Trust me… I know how discouraging it can be when you have a desire to move more and exercise, but your body just won’t cooperate.
As a plus-size fitness expert, I have a philosophy: Don’t wait on your weight—you can live a fabulous life at any size. After spending years as a dancer and creating workout videos on YouTube, I’ve explored all types of exercise and figured out how to make them work for my body. I get emails every day from women who want to get healthy. The number one question: “How can I get fit with bad knees?”
When my body was at a higher weight, I too had sore joints that made certain exercises uncomfortable or impossible. I had to work my way up to completing different workouts and discovered many modifications to avoid joint stress.
Having weak or sore knees might get in the way of our health goals, but I never want anyone to feel discouraged. In my experience, there are adaptations for almost everything! When I modified my workouts, I was still able to get the results I was looking for, and eventually I didn’t need as many changes to avoid joint stress.
Here are simple exercises that you can do at home.
Work It Out: Combine these exercises for a full-body workout at home. Simply complete the recommended number of reps of each exercise before moving on to the next. When you have finished all five exercises, that’s one set. Complete one to three sets total.
Check out my blog PlusSizePrincess.com for more body-positive fitness advice and a full download of my workout video: “How to Get Fit With Bad Knees.” Photography by Oliver Baker
I love performing this exercise as a warm-up. Because you are using the full range of motion in your knees, it’s also a great way to see where your mobility and flexibility are at.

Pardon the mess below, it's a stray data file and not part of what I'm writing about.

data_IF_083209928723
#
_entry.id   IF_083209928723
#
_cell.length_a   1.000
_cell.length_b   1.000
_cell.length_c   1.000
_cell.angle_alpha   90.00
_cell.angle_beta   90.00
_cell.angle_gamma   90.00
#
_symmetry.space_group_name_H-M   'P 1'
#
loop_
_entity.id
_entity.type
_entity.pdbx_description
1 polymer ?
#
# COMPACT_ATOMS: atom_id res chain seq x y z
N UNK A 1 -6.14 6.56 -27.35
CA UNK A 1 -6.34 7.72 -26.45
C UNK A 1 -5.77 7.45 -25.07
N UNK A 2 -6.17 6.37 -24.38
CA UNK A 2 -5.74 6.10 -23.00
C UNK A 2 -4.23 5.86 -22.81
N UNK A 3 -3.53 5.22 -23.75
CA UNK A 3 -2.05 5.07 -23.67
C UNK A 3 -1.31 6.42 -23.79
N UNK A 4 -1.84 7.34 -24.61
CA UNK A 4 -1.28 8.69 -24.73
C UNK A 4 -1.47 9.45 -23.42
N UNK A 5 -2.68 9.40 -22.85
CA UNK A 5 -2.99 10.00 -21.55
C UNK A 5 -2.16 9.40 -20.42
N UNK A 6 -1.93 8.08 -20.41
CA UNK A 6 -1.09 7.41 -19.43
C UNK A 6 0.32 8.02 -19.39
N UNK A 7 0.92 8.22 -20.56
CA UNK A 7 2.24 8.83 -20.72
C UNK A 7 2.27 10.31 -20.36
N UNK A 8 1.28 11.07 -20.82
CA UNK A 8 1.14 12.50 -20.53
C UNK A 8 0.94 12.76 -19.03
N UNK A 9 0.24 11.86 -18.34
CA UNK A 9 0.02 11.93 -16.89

Stand with feet hip-width apart and hands together. Step out to the right side and kick your left foot toward your rear as you open your elbows wide. Step your right foot back to center, bringing your arms together again. Step out to the left and kick back with your right foot, arms opening wide. That’s one rep. Complete 10 to 15 reps.
This isn’t a modification per se, but this low-impact exercise works for people of all levels. The higher you lift your knees, the stronger you become!
Make a half moon in the air with your arms, with your fingers pointed toward the sky. Lift your right knee as high as you can, swinging your arms down with the right fist across the body. Bring it back to center. Repeat on the left. That’s one rep. Complete 10 to 15 reps.
Jacks are a great full-body exercise that you can do anywhere—but the lateral movement and pounding can be tough on joints. Here’s how to work your way up from completely sedentary. Perform jacks for 10 to 30 seconds.
Pump your arms as you would with a traditional jumping jack while keeping your legs static.
Step out to the side, alternating each leg, and do regular arms.
March in place, lightly, and do regular arms.
Jog in place, and do regular arms.
A common adjustment is to put your knees on the ground, but that doesn’t work for those of us with sensitive joints. Here’s how to skirt the issue… Complete 10 to 15 reps.
Stand facing a wall at an arm’s distance away. Place your hands flat on the wall. Engage and tighten your abs as you bend your elbows to bring your body to the wall, as if you’re doing a traditional pushup. Return to the start position.
Instead of using a wall, stand in front of a high bench or your kitchen counter. Place your hands on the bench and bring your feet out behind you until your back is in a straight plank position. Begin your pushup until your chest grazes the counter. Return to the start position.
Take the same steps you used on the counter and bring it to a lower-level platform, such as a stair step or low bench.
My motto is: “If you can sit down to use the bathroom, you can do a squat!”
Place a chair 3 inches behind you. Take a wide stance, feet hip-width apart. Sit down and stand up. That’s it! Complete 10 to 15 reps.